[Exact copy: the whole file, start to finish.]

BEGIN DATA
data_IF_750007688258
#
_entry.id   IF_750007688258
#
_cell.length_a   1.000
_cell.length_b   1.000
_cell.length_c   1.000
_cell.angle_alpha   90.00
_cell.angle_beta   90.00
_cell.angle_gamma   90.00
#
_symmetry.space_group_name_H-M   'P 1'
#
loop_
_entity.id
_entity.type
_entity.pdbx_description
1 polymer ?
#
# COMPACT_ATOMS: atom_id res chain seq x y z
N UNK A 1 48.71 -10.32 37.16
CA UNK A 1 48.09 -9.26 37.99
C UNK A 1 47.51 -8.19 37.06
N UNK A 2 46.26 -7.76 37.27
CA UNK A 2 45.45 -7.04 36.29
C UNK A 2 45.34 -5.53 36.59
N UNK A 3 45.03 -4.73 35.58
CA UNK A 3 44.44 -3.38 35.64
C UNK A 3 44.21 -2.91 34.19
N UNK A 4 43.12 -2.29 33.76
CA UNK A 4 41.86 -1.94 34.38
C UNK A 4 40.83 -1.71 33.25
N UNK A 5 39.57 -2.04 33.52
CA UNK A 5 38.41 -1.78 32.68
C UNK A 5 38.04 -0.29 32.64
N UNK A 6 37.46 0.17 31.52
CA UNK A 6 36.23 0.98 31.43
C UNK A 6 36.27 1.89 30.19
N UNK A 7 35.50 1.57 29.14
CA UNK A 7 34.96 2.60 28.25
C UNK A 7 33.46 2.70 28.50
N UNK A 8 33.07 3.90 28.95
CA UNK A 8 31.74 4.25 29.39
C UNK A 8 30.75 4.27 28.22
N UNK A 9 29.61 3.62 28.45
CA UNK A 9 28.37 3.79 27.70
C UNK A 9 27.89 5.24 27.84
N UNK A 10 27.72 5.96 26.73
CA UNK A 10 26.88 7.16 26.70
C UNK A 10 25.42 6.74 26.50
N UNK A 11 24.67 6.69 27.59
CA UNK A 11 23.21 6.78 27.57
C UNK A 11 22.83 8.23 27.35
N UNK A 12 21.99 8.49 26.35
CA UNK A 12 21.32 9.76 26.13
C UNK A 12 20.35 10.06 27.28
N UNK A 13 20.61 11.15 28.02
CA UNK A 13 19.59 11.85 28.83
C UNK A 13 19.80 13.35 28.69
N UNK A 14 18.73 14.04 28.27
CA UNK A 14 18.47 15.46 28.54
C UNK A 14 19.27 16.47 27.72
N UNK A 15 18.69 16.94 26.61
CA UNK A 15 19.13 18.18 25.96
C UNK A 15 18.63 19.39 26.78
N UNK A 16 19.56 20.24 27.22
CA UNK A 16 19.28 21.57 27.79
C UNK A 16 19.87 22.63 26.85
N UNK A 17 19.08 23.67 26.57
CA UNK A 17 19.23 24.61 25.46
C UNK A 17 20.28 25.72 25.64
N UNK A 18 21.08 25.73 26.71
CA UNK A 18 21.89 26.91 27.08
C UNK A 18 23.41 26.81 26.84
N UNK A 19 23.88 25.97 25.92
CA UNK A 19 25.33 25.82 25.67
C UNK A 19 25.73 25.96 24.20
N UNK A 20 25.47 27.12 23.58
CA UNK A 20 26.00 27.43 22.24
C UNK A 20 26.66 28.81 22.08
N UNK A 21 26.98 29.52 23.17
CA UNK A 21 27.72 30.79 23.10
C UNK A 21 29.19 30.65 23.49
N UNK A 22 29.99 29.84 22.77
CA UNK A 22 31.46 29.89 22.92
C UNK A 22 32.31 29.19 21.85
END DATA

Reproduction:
data_IF_750007688258
#
_entry.id   IF_750007688258
#
_cell.length_a   1.000
_cell.length_b   1.000
_cell.length_c   1.000
_cell.angle_alpha   90.00
_cell.angle_beta   90.00
_cell.angle_gamma   90.00
#
_symmetry.space_group_name_H-M   'P 1'
#
loop_
_entity.id
_entity.type
_entity.pdbx_description
1 polymer ?
#
# COMPACT_ATOMS: atom_id res chain seq x y z
N UNK A 1 48.71 -10.32 37.16
CA UNK A 1 48.09 -9.26 37.99
C UNK A 1 47.51 -8.19 37.06
N UNK A 2 46.26 -7.76 37.27
CA UNK A 2 45.45 -7.04 36.29
C UNK A 2 45.34 -5.53 36.59
N UNK A 3 45.03 -4.73 35.58
CA UNK A 3 44.44 -3.38 35.64
C UNK A 3 44.21 -2.91 34.19
N UNK A 4 43.12 -2.29 33.76
CA UNK A 4 41.86 -1.94 34.38
C UNK A 4 40.83 -1.71 33.25
N UNK A 5 39.57 -2.04 33.52
CA UNK A 5 38.41 -1.78 32.68
C UNK A 5 38.04 -0.29 32.64
N UNK A 6 37.46 0.17 31.52
CA UNK A 6 36.23 0.98 31.43
C UNK A 6 36.27 1.89 30.19
N UNK A 7 35.50 1.57 29.14
CA UNK A 7 34.96 2.60 28.25
C UNK A 7 33.46 2.70 28.50
N UNK A 8 33.07 3.90 28.95
CA UNK A 8 31.74 4.25 29.39
C UNK A 8 30.75 4.27 28.22
N UNK A 9 29.61 3.62 28.45
CA UNK A 9 28.37 3.79 27.70
C UNK A 9 27.89 5.24 27.84
N UNK A 10 27.72 5.96 26.73
CA UNK A 10 26.88 7.16 26.70
C UNK A 10 25.42 6.74 26.50
N UNK A 11 24.67 6.69 27.59
CA UNK A 11 23.21 6.78 27.57
C UNK A 11 22.83 8.23 27.35
N UNK A 12 21.99 8.49 26.35
CA UNK A 12 21.32 9.76 26.13
C UNK A 12 20.35 10.06 27.28
N UNK A 13 20.61 11.15 28.02
CA UNK A 13 19.59 11.85 28.83
C UNK A 13 19.80 13.35 28.69
N UNK A 14 18.73 14.04 28.27
CA UNK A 14 18.47 15.46 28.54
C UNK A 14 19.27 16.47 27.72
N UNK A 15 18.69 16.94 26.61
CA UNK A 15 19.13 18.18 25.96
C UNK A 15 18.63 19.39 26.78
N UNK A 16 19.56 20.24 27.22
CA UNK A 16 19.28 21.57 27.79
C UNK A 16 19.87 22.63 26.85
N UNK A 17 19.08 23.67 26.57
CA UNK A 17 19.23 24.61 25.46
C UNK A 17 20.28 25.72 25.64
N UNK A 18 21.08 25.73 26.71
CA UNK A 18 21.89 26.91 27.08
C UNK A 18 23.41 26.81 26.84
N UNK A 19 23.88 25.97 25.92
CA UNK A 19 25.33 25.82 25.67
C UNK A 19 25.73 25.96 24.20
N UNK A 20 25.47 27.12 23.58
CA UNK A 20 26.00 27.43 22.24
C UNK A 20 26.66 28.81 22.08
N UNK A 21 26.98 29.52 23.17
CA UNK A 21 27.72 30.79 23.10
C UNK A 21 29.19 30.65 23.49
N UNK A 22 29.99 29.84 22.77
CA UNK A 22 31.46 29.89 22.92
C UNK A 22 32.31 29.19 21.85